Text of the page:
Grilled Red Snapper with Cilantro and Onion Stuffing Another tasty idea for grilled whole fish! This one from Stacy at Food Lust People Love has a stuffing that certainly has me wanting to give this a try.
Grilled Red Snapper from Food Lust People Love for Cooking Chat grilling roundup.
photo courtesy of Stacy Livingston Rushton, Food Lust People Love

Piri Piri Grilled Chicken Ready to kick things up a notch? Stacy has you covered with this recipe from Food Lust People Love! Plenty of hot pepper and garlic flavor here, inspired by a trip to Portugal.  Or maybe you'd like the similar flavors to go with some grilled fish.

Tandoori Chicken Drumsticks I love Indian flavors, especially on chicken, so definitely like the sound of this grilled chicken recipe from The Texan New Yorker.

Finger Lickin' Chicken Drumsticks Another chicken drumstick option for you, this one via Tara from Noshing with the Nolands. Yum!

Grilled Chicken with White BBQ Sauce Here's a creative BBQ sauce for chicken from Bobbi's Kozy Kitchen. I don't think I've had white BBQ sauce but I'd like to try this!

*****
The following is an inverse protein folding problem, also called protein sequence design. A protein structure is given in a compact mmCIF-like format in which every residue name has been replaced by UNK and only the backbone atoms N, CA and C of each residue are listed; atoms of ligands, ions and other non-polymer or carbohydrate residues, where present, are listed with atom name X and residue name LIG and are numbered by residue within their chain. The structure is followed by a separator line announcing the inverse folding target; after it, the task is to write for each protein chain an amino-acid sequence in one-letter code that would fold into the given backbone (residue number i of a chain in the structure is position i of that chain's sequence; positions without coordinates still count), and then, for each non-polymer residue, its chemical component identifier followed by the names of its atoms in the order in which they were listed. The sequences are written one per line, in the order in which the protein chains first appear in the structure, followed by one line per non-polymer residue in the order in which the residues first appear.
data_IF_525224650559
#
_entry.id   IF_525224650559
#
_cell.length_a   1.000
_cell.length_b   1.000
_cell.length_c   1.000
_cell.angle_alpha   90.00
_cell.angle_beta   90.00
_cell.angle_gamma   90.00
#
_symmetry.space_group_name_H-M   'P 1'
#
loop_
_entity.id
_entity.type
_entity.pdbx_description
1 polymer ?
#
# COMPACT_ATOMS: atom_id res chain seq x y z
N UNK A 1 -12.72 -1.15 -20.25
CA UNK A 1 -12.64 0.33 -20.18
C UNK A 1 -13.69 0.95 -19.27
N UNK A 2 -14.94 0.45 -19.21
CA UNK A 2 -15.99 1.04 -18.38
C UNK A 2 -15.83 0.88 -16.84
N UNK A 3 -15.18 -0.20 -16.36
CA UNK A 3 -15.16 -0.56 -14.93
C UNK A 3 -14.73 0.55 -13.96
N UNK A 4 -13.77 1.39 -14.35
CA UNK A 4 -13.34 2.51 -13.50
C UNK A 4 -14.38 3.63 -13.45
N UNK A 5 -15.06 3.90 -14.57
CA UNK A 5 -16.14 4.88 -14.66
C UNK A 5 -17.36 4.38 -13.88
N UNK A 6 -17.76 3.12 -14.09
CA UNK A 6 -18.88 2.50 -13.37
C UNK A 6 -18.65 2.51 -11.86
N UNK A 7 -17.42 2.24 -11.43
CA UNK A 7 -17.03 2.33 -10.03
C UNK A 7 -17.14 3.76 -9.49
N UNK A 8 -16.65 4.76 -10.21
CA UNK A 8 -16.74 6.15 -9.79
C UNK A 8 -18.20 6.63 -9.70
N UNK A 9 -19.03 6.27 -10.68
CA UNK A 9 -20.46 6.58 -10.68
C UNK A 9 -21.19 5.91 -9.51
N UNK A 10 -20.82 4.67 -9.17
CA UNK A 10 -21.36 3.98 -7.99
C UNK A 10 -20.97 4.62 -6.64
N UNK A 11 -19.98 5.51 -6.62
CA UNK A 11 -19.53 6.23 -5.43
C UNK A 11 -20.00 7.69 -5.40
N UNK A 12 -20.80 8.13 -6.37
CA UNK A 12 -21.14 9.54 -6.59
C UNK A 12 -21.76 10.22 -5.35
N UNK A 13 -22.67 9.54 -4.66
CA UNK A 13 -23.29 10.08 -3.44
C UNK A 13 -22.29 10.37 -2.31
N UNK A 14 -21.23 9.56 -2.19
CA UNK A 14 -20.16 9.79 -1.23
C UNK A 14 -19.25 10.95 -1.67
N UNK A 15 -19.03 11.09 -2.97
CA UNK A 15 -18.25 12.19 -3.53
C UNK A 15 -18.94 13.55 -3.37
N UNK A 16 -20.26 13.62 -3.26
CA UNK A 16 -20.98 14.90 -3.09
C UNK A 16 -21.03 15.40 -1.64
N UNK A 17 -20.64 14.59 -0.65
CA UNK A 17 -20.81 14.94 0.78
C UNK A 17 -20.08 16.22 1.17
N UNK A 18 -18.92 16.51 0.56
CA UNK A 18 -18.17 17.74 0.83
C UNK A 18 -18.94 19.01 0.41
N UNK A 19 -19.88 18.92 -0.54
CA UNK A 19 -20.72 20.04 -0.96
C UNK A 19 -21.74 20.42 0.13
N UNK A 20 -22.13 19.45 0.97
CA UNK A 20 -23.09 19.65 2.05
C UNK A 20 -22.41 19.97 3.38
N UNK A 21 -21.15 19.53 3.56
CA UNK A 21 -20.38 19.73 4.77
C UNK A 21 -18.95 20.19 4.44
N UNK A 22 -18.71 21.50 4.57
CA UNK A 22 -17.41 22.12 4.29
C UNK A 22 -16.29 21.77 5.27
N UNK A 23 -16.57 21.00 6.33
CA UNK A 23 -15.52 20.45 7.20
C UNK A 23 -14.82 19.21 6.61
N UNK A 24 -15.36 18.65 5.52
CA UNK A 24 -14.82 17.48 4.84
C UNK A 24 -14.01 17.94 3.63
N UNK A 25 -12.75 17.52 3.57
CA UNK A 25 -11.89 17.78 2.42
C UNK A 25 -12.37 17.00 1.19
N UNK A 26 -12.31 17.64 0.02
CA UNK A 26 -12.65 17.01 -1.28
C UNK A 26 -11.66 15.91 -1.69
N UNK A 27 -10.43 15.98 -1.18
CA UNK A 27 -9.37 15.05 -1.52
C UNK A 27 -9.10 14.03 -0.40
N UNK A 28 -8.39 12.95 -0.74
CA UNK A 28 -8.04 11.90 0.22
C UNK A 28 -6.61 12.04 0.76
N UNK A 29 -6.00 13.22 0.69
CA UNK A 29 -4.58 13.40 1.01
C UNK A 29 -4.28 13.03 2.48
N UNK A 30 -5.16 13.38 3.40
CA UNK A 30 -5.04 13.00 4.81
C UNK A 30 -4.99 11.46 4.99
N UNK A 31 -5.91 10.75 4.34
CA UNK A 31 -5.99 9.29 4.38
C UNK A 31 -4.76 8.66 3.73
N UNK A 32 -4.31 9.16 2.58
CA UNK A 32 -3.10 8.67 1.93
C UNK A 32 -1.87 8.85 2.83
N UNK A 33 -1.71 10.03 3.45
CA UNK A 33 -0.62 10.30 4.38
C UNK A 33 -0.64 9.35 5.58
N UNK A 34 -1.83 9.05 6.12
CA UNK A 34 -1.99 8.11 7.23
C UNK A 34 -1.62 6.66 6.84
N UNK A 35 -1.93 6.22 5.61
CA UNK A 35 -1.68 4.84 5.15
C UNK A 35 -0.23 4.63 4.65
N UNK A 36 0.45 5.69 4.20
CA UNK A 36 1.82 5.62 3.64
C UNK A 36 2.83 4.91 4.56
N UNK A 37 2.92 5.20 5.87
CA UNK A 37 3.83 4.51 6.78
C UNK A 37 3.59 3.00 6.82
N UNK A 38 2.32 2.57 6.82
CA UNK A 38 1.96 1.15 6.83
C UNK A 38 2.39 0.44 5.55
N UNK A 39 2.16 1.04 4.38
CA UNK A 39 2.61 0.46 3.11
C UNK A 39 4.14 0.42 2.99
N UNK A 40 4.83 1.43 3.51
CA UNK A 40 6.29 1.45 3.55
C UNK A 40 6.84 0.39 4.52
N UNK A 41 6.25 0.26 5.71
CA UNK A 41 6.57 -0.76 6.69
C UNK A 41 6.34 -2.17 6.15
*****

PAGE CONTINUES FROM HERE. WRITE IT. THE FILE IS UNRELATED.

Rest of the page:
BBQ Cauliflower Curry Grilled veggies can be wonderful, and Tara from Noshing with the Nolands has put her stir fry BBQ wok to creative use with this dish!

Grilled Baby Romaine Lettuce with Parmesan Vinaigrette Wow! I wouldn't have thought of grilling lettuce, but this recipe from Bobbi's Kozy Kitchen looks awesome.

Grilled Lemon Cherry Drop Martini All this grilling is going to make you thirsty! So why not add some lemons to the grill and try this creative martini recipe from Renee at Magnolia Days. So fire up the grill, pour a glass, and enjoy your weekend!

Got a favorite grilling recipe of your own to share? Please let us know about it!

Grilled Lemon Cherry Crop Martini. Renee Dobbs photo & recipe featured in Cooking Chat Labor Day grilling roundup.
photo courtesy of Renee Dobbs, Magnolia Days

Monday, August 25, 2014

Heaven Sent Grilled Pork Chops

grilled bone-in pork chops with garlic cumin rub. Cooking Chat recipe.

"Is this pork chop from heaven, Dad, or did you make them?"